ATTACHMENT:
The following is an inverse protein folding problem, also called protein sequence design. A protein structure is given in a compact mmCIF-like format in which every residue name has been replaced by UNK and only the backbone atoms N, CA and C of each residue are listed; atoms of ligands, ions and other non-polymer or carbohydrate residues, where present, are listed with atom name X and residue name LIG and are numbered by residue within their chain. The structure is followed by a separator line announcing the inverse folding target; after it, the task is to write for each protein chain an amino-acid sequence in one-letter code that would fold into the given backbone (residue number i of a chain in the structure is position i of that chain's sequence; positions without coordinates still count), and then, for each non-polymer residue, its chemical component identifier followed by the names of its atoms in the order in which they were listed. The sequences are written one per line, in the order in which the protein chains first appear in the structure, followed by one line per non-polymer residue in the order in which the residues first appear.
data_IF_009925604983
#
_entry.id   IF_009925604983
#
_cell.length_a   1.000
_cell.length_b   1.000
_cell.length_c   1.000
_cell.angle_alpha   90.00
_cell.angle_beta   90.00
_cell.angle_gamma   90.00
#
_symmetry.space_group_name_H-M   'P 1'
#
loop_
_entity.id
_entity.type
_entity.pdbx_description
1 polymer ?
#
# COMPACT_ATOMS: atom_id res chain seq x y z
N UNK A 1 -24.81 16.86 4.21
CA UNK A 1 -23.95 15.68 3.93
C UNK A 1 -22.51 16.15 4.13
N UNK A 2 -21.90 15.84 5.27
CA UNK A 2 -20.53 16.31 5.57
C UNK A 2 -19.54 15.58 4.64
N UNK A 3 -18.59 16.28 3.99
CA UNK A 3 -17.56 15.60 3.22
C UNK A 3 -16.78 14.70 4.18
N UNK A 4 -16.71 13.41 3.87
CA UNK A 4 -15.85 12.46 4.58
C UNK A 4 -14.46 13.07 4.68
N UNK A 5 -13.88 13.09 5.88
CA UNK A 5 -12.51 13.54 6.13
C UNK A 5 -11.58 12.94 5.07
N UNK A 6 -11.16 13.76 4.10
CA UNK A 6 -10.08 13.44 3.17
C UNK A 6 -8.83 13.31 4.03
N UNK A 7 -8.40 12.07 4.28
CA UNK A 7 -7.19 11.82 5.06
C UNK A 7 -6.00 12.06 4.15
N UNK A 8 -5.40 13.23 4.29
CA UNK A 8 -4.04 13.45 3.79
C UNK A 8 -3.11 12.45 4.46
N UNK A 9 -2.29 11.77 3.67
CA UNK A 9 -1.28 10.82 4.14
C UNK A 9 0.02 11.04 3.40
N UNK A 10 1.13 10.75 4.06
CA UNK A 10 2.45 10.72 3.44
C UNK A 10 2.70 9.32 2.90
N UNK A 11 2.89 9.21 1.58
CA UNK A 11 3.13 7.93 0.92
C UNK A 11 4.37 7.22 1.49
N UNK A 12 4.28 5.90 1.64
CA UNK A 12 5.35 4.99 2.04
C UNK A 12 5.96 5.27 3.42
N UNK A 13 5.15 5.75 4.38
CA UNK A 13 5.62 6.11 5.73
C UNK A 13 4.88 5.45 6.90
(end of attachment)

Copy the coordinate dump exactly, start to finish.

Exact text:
The following is an inverse protein folding problem, also called protein sequence design. A protein structure is given in a compact mmCIF-like format in which every residue name has been replaced by UNK and only the backbone atoms N, CA and C of each residue are listed; atoms of ligands, ions and other non-polymer or carbohydrate residues, where present, are listed with atom name X and residue name LIG and are numbered by residue within their chain. The structure is followed by a separator line announcing the inverse folding target; after it, the task is to write for each protein chain an amino-acid sequence in one-letter code that would fold into the given backbone (residue number i of a chain in the structure is position i of that chain's sequence; positions without coordinates still count), and then, for each non-polymer residue, its chemical component identifier followed by the names of its atoms in the order in which they were listed. The sequences are written one per line, in the order in which the protein chains first appear in the structure, followed by one line per non-polymer residue in the order in which the residues first appear.
data_IF_009925604983
#
_entry.id   IF_009925604983
#
_cell.length_a   1.000
_cell.length_b   1.000
_cell.length_c   1.000
_cell.angle_alpha   90.00
_cell.angle_beta   90.00
_cell.angle_gamma   90.00
#
_symmetry.space_group_name_H-M   'P 1'
#
loop_
_entity.id
_entity.type
_entity.pdbx_description
1 polymer ?
#
# COMPACT_ATOMS: atom_id res chain seq x y z
N UNK A 1 -24.81 16.86 4.21
CA UNK A 1 -23.95 15.68 3.93
C UNK A 1 -22.51 16.15 4.13
N UNK A 2 -21.90 15.84 5.27
CA UNK A 2 -20.53 16.31 5.57
C UNK A 2 -19.54 15.58 4.64
N UNK A 3 -18.59 16.28 3.99
CA UNK A 3 -17.56 15.60 3.22
C UNK A 3 -16.78 14.70 4.18
N UNK A 4 -16.71 13.41 3.87
CA UNK A 4 -15.85 12.46 4.58
C UNK A 4 -14.46 13.07 4.68
N UNK A 5 -13.88 13.09 5.88
CA UNK A 5 -12.51 13.54 6.13
C UNK A 5 -11.58 12.94 5.07
N UNK A 6 -11.16 13.76 4.10
CA UNK A 6 -10.08 13.44 3.17
C UNK A 6 -8.83 13.31 4.03
N UNK A 7 -8.40 12.07 4.28
CA UNK A 7 -7.19 11.82 5.06
C UNK A 7 -6.00 12.06 4.15
N UNK A 8 -5.40 13.23 4.29
CA UNK A 8 -4.04 13.45 3.79
C UNK A 8 -3.11 12.45 4.46
N UNK A 9 -2.29 11.77 3.67
CA UNK A 9 -1.28 10.82 4.14
C UNK A 9 0.02 11.04 3.40
N UNK A 10 1.13 10.75 4.06
CA UNK A 10 2.45 10.72 3.44
C UNK A 10 2.70 9.32 2.90
N UNK A 11 2.89 9.21 1.58
CA UNK A 11 3.13 7.93 0.92
C UNK A 11 4.37 7.22 1.49
N UNK A 12 4.28 5.90 1.64
CA UNK A 12 5.35 4.99 2.04
C UNK A 12 5.96 5.27 3.42
N UNK A 13 5.15 5.75 4.38
CA UNK A 13 5.62 6.11 5.73
C UNK A 13 4.88 5.45 6.90